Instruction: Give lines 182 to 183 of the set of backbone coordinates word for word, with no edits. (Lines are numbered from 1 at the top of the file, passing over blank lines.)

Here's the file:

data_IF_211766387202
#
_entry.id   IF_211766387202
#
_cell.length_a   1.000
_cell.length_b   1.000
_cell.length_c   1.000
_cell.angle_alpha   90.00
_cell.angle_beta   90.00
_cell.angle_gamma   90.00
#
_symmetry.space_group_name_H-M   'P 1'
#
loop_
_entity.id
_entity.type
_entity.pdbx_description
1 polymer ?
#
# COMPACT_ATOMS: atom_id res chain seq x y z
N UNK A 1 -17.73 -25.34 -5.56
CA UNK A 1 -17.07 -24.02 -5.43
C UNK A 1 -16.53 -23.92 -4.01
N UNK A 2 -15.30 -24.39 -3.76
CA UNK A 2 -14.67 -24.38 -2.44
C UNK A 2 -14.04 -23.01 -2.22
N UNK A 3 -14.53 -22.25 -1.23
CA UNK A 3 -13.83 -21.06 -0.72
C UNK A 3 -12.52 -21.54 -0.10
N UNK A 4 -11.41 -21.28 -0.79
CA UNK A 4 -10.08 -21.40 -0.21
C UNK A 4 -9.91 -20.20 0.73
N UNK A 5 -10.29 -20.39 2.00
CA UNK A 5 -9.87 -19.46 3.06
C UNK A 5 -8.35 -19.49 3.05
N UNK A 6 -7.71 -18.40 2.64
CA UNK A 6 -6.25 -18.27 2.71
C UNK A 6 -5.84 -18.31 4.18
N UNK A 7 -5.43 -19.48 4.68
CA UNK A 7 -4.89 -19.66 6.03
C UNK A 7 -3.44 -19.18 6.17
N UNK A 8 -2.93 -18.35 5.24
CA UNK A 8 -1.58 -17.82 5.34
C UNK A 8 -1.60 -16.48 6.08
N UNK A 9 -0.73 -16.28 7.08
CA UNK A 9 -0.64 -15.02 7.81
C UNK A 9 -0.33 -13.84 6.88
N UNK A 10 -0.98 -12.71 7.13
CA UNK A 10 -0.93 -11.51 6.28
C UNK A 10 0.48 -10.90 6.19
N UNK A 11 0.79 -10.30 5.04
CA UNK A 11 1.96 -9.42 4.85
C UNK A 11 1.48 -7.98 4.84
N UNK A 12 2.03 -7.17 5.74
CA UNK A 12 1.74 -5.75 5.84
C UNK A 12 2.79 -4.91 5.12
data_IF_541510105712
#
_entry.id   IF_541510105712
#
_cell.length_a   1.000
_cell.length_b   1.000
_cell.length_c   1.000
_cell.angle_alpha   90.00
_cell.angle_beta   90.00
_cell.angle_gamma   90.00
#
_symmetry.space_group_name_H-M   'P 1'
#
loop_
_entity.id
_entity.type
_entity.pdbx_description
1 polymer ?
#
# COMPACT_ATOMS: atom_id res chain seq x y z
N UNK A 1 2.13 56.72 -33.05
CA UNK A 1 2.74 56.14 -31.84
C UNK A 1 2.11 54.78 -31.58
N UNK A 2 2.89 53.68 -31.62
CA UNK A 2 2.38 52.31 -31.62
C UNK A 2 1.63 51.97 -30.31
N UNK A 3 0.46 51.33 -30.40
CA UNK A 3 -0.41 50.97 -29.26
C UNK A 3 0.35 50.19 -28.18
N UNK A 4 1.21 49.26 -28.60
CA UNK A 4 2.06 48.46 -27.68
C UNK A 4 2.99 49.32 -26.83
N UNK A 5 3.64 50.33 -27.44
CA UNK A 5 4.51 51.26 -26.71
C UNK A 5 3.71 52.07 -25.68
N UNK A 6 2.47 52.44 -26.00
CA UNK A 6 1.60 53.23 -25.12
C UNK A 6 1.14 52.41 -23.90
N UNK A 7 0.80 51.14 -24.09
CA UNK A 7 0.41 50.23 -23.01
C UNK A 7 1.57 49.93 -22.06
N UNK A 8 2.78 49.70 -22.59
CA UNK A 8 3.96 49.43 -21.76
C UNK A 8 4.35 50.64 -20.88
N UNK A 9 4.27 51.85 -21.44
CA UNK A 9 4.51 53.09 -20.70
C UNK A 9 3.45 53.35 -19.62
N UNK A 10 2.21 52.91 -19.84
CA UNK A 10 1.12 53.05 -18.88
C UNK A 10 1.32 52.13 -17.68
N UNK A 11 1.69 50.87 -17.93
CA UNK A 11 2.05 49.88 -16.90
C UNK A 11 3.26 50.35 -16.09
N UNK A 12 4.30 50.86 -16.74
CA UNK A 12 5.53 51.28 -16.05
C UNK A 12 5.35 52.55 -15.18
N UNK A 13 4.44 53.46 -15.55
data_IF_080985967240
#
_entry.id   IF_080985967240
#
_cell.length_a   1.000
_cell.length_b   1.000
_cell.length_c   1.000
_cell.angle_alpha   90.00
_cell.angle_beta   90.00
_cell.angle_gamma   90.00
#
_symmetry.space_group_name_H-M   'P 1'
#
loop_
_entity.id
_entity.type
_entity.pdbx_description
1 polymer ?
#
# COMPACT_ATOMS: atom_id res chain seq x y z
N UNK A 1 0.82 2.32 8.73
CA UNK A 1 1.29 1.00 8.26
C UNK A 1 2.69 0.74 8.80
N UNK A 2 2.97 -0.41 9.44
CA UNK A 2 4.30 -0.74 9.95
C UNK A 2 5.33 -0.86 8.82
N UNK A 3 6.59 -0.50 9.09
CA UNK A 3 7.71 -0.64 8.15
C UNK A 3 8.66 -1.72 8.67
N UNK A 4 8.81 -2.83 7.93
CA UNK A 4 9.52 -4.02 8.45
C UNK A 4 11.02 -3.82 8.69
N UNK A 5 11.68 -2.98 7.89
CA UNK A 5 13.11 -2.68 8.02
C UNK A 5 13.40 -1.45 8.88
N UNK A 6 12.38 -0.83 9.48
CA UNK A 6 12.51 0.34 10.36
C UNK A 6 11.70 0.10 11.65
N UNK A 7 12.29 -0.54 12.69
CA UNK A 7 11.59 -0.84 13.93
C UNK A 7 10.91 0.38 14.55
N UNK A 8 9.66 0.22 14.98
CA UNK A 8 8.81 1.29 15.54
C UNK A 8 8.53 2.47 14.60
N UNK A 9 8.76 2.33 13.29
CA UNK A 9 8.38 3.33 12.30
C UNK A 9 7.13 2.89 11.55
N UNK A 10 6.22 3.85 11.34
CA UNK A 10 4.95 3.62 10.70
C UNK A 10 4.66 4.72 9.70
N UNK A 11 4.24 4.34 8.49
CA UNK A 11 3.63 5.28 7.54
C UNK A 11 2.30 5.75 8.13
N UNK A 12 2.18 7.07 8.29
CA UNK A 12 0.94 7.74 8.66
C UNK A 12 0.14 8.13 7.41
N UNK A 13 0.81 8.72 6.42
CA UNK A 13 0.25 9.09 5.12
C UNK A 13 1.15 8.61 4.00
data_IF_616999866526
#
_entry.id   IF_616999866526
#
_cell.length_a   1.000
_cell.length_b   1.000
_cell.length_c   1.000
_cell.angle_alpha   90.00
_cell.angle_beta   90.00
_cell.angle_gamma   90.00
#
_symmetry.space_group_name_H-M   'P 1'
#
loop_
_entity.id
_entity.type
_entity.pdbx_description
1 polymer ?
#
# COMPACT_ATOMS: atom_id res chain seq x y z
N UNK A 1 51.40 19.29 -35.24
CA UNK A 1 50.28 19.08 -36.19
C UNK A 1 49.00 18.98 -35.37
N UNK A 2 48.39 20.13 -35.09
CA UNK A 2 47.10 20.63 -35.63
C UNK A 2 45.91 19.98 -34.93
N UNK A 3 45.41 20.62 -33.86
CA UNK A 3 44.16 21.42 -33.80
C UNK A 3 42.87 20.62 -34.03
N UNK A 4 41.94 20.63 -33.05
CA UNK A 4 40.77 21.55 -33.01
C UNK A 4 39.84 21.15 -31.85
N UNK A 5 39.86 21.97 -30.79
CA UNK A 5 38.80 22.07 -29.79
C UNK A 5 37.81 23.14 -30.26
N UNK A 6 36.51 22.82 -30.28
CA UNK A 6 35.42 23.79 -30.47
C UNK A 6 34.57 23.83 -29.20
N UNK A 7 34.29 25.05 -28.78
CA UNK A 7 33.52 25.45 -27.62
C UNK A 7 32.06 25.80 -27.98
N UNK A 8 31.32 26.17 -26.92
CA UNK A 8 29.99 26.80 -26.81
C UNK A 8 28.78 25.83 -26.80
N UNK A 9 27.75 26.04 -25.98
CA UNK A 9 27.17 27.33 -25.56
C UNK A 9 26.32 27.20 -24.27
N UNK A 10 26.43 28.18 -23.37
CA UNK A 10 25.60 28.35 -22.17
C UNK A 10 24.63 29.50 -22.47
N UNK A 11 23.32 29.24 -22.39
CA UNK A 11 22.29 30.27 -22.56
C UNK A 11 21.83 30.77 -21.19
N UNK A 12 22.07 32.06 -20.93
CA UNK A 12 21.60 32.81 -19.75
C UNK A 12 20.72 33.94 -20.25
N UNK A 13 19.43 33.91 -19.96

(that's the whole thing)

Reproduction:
_cell.angle_gamma   90.00
#